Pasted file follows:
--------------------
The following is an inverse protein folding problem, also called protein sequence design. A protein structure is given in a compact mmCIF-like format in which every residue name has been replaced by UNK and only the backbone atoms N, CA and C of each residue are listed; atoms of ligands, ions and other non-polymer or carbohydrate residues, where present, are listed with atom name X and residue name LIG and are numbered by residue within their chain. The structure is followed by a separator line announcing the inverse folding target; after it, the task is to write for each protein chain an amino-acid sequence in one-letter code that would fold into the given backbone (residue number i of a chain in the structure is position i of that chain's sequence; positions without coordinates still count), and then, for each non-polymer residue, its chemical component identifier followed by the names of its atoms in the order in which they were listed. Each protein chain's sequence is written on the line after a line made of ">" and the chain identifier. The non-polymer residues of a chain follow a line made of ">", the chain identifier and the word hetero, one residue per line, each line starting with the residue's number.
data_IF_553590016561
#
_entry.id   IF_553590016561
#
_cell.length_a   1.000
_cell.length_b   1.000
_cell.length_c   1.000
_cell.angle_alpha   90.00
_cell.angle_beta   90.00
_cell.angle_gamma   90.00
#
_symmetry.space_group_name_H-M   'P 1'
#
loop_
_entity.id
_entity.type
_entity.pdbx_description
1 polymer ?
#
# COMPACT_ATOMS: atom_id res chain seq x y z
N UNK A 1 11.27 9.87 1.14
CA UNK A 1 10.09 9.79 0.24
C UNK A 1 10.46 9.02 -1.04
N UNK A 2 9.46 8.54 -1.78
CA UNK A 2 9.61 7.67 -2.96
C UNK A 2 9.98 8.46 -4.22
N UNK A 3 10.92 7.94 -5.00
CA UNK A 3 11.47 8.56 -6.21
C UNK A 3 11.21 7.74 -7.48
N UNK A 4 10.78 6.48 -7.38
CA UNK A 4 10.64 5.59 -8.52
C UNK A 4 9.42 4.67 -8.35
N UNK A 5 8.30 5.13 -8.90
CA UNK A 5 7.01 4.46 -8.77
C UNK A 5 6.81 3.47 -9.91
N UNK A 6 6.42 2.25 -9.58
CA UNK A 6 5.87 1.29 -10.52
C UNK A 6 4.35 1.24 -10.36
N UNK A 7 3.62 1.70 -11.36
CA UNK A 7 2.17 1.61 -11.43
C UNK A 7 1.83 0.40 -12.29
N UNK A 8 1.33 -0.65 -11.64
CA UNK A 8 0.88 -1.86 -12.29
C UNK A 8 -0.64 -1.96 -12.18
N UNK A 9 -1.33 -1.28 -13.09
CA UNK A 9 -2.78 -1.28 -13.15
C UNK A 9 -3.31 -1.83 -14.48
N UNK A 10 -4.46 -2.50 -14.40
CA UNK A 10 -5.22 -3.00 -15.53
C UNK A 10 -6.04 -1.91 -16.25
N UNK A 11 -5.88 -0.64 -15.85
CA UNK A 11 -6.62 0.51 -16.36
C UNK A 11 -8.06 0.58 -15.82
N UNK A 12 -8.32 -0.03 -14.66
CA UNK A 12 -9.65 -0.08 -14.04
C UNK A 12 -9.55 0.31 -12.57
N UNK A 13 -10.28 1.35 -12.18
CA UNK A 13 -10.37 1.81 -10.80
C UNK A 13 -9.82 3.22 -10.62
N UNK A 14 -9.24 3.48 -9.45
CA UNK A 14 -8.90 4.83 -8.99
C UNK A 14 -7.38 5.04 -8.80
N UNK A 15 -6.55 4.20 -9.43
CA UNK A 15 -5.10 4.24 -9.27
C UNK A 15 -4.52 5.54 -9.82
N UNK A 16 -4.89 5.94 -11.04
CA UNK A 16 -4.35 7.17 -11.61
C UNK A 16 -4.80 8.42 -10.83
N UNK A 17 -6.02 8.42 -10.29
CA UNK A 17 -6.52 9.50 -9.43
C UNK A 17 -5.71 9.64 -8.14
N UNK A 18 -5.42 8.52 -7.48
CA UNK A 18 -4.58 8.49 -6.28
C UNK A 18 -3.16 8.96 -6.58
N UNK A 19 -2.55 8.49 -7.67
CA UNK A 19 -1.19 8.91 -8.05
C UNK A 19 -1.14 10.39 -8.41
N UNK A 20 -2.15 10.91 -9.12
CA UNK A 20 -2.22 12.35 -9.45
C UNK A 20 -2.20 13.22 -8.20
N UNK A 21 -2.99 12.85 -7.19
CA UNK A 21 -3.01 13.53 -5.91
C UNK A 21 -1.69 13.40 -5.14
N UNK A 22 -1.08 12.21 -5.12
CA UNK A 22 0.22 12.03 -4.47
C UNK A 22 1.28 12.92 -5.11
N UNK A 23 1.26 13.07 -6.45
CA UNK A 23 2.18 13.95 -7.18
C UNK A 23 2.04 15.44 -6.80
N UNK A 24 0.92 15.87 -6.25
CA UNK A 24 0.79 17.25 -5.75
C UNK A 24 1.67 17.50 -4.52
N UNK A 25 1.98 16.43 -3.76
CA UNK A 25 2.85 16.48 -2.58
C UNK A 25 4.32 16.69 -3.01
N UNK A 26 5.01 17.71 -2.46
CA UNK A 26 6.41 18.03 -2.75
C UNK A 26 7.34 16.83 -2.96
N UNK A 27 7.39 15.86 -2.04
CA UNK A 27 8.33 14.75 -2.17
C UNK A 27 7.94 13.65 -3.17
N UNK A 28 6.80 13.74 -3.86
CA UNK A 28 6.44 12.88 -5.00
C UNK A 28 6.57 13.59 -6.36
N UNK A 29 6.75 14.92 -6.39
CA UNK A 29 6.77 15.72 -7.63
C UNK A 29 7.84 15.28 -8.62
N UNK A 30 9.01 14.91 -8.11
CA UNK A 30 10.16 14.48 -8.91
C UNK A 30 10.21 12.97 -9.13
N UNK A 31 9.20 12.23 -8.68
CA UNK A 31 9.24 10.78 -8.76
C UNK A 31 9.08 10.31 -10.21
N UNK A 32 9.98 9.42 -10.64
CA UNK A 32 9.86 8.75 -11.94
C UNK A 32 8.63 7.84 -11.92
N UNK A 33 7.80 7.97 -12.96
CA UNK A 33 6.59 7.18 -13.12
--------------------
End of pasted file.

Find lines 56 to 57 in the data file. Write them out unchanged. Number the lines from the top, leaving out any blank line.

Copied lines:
CA UNK A 12 -9.65 -0.08 -14.04
C UNK A 12 -9.55 0.31 -12.57